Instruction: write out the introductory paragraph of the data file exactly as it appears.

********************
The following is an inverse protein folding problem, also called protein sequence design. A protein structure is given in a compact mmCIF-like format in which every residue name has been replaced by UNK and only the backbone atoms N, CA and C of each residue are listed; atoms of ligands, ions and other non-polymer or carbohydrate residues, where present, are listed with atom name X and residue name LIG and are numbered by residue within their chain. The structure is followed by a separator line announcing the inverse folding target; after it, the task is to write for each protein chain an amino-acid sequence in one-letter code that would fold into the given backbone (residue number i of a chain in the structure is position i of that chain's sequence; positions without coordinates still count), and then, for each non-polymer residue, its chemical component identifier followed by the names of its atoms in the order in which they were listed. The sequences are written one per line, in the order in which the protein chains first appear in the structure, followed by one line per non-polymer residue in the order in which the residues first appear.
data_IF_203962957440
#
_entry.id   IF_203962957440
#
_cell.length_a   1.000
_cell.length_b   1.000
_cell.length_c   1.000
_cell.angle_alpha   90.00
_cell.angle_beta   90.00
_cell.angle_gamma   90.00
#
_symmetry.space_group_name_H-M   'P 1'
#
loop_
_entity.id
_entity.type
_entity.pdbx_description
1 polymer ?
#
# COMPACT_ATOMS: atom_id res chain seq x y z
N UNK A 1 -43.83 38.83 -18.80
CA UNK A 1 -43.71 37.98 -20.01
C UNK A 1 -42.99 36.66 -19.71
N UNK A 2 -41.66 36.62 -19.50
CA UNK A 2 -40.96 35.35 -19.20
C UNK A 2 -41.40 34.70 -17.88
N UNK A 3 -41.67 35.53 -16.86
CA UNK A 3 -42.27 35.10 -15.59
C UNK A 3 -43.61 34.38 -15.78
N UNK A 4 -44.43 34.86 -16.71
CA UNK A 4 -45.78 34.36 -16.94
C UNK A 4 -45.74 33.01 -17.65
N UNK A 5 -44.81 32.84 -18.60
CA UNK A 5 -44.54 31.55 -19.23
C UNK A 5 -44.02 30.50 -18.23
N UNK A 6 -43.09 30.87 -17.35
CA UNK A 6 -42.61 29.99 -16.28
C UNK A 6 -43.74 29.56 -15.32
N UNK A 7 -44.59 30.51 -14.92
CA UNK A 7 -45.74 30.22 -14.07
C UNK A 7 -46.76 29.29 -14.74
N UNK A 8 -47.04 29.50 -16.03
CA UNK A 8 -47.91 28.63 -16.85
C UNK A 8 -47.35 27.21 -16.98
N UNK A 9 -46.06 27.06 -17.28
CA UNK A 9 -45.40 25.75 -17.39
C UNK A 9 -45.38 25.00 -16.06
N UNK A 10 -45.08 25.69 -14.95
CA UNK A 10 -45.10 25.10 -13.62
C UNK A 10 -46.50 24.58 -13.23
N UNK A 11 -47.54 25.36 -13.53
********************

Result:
The following is an inverse protein folding problem, also called protein sequence design. A protein structure is given in a compact mmCIF-like format in which every residue name has been replaced by UNK and only the backbone atoms N, CA and C of each residue are listed; atoms of ligands, ions and other non-polymer or carbohydrate residues, where present, are listed with atom name X and residue name LIG and are numbered by residue within their chain. The structure is followed by a separator line announcing the inverse folding target; after it, the task is to write for each protein chain an amino-acid sequence in one-letter code that would fold into the given backbone (residue number i of a chain in the structure is position i of that chain's sequence; positions without coordinates still count), and then, for each non-polymer residue, its chemical component identifier followed by the names of its atoms in the order in which they were listed. The sequences are written one per line, in the order in which the protein chains first appear in the structure, followed by one line per non-polymer residue in the order in which the residues first appear.